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Some Non-COVID Employment Law News for CA Employers

by D. Gregory Valenza | |

US DOL Proposes Uniform Independent Contractor Rule for Federal Wage Hour Law

The IRS, NLRB, and other agencies have their independent contractor tests. And we know that California has AB 2257, which replaced AB 5. It’s as easy as ABC to keep track. SWIDT?

So the US Department of Labor decided to add its own independent contractor analysis to the mix.  You can review the proposed regulation here.  There is a 30-day notice and comment period, after which the DOL may review and revise the proposed rule and then publish a final rule.  And I hear there’s an election coming up, so this all may mean nothing.

But, as it stands now, here’s how the DOL describes its proposed regulation:

  • Adopt an “economic reality” test to determine a worker’s status as an FLSA employee or an independent contractor. The test considers whether a worker is in business for himself or herself (independent contractor) or is economically dependent on a putative employer for work (employee);
  • Identify and explain two “core factors,” specifically: the nature and degree of the worker’s control over the work; and the worker’s opportunity for profit or loss based on initiative and/or investment. These factors help determine if a worker is economically dependent on someone else’s business or is in business for himself or herself;
  • Identify three other factors that may serve as additional guideposts in the analysis including: the amount of skill required for the work; the degree of permanence of the working relationship between the worker and the putative employer; and whether the work is part of an integrated unit of production; and
  • Advise that the actual practice is more relevant than what may be contractually or theoretically possible in determining whether a worker is an employee or an independent contractor.

These are not groundbreaking criteria for assessing independent contractor status. Here are some observations, though:

  • Why this matters:  Independent contractors are not employees. Employees are entitled to the benefits of the Fair Labor Standards Act (minimum wage, overtime, etc.); independent contractors are not.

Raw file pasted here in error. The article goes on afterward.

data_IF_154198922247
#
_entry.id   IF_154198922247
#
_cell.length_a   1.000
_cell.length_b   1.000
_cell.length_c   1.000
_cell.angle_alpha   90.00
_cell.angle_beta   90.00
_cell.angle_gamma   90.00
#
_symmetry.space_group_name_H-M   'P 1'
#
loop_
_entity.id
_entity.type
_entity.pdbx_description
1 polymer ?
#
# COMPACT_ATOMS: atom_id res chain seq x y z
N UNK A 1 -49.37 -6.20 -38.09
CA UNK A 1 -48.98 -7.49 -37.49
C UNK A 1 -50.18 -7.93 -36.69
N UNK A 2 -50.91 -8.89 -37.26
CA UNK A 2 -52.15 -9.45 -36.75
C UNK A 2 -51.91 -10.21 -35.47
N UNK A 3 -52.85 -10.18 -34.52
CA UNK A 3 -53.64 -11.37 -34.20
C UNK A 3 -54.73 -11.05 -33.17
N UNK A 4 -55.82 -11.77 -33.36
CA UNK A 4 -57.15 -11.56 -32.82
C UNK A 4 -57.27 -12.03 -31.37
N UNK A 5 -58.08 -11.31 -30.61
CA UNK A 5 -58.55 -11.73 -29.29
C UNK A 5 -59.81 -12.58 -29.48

• The DOL’s stated objective is to clear up confusing court rulings, opinion letters, and other guidance regarding how to tell an independent contractor from an employee under federal wage and hour laws.
  • Like the “Borello” test in California (the one that was replaced by the tough ABC standard unless an exception applies), the DOL’s proposed regulation is a “totality of the circumstances” test. But only two factors are “core,” with three other “additional” factors entitled to some weight.  The proposed test will make it easier to establish contractor status than the ABC Test certainly, and than under some formulations of the “economic realities test” developed by some courts.
  • California employers, however, have little to cheer about. Under AB 2257, if the ABC Test applies, the employer / hirer has to prove all three factors, A-B-and C, or the worker is an employee.  If you don’t know what I’m talking about, please review the analysis of AB 2257 here, and the previous posts linked there.  Multi-state employers with operations outside California certainly will want these regulations to take effect.
  • The federal Fair Labor Standards Act does not automatically preempt state and local wage and hour law, which is why this is a yawn for California employers. But where state wage and hour laws are preempted, such as with respect to certain interstate transportation workers, for example, this test may be applicable.
  • As stated, a new administration could get rid of these proposed regulations, or could rescind them if they take effect.

So, we’ll see where this goes.

DLSE Proposes Retaliation Penalty Regulations